Have a great Homecoming week – and let’s not leave anyone on the outside looking in.

Make it a good day,




The myth of the vanishing humanities professor

As much as I try to be a kind, sensitive, and empathetic institutional researcher (group hugs every fifth Tuesday – no, not really!), I can’t resist salivating just a little bit whenever word of a new uber-explanatory claim pops up on my radar.  Part of my interest comes merely from a persistent drive to apply evidence to better understand what we do.  Sometimes, we make decisions that produce unintended consequences – and many times the impact of those decisions rises to the surface inductively, through the observations of some who, thankfully, are uniquely predisposed to see it.  However – and I fully own up to my dark side here – the chance to test a claim that has already gotten itself a bandwagon, a theme song, and the specter of pitchforks and torches storming the Bastille is an institutional researcher’s dream chance to “speak truth to power.”  It’s bratwurst to a Bear’s fan, grog to a Viking, a soy latte to an NPR member . . . you get the picture.

For many, the recent decision to merge the German and Scandinavian programs has felt like another body blow to the core values on which Augustana was founded.  Moreover, this decision all too easily feeds into a larger narrative that Augustana, like many traditional liberal arts colleges before it, has long since abandoned its commitment to the liberal arts even as it has disingenuously held on to the relative prestige of claiming to be something that it is not.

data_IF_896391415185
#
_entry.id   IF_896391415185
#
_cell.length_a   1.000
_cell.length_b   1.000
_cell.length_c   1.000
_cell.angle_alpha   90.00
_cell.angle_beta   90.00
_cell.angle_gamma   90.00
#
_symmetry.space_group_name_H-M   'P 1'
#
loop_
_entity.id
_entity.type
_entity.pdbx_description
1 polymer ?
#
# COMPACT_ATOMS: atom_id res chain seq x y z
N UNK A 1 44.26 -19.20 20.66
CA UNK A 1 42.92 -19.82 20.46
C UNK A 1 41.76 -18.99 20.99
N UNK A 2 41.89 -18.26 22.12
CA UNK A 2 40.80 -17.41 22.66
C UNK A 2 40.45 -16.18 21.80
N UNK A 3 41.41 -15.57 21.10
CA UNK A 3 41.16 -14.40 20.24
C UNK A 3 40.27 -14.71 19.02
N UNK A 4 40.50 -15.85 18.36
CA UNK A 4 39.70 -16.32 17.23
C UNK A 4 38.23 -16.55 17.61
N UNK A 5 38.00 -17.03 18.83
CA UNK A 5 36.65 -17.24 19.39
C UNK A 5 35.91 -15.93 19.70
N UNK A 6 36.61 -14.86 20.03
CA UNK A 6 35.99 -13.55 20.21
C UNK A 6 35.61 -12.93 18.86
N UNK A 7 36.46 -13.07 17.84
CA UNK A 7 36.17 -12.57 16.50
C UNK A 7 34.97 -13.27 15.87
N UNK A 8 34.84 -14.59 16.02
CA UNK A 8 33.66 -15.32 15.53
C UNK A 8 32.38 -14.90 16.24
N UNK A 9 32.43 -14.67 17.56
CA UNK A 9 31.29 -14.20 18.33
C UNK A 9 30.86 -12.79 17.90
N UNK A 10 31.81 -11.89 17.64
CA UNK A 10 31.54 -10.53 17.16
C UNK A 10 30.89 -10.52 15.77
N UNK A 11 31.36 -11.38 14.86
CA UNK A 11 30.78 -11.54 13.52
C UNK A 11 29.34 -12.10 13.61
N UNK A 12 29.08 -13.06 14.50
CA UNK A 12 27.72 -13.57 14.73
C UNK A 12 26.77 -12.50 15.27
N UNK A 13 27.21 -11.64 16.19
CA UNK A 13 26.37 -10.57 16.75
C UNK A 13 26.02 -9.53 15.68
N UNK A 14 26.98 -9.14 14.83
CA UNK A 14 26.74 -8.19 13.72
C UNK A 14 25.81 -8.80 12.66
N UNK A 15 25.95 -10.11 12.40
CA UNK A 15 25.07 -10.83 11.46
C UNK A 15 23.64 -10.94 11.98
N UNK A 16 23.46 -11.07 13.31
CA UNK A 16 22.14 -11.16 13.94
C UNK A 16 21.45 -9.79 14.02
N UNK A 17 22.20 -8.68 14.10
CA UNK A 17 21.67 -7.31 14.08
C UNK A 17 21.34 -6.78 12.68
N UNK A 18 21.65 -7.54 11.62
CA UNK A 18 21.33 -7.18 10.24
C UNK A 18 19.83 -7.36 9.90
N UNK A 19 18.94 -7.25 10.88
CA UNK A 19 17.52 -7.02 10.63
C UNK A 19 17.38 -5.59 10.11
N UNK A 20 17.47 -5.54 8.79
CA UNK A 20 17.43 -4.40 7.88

So . . . have we gutted our commitment to the liberal arts?  I purposefully choose this inflammatory language because it is exactly the wording that was used when the claim was made to me – complete with raised intonation and eyebrows.  While there are many ways to unpack this question; I’m writing a blog, not a book.  However, there are a couple of ways that we might examine our data to test this claim.  To that end, I’d like to introduce a couple of data points and one observation that might flesh out this story just a little bit.

One way that an institution might shift its commitment away from the liberal arts would be to move faculty positions away from core liberal arts disciplines like the humanities, foreign languages, and fine arts and add faculty lines to new or existing pre-professional programs.  While this by no means should be consider “smoking gun” evidence, if this were indeed the case, it would provide strong evidence to support the claim that Augustana had given up its commitment to the liberal arts.

So I decided to look for any evidence of a shift in faculty distribution over the past ten years. (Whether we should have gone back further to the late sixties or early seventies is an entirely valid critique).  Nonetheless, we started by building a baseline from 2001.  Thanks to Sarah Horowitz and Jamie Nelson in Special Collections, we tracked down a 2000-01 college directory and manually counted the number of faculty in each discipline.  As best as we can tell (it’s possible that some faculty were not listed in the directory for some reason), there were 78 faculty FTE (full time equivalent) employed by Augustana in the humanities, foreign languages, and fine arts ten years ago.  To put that in context, these 78 faculty FTE made up 49.6% of the 157 total faculty FTE.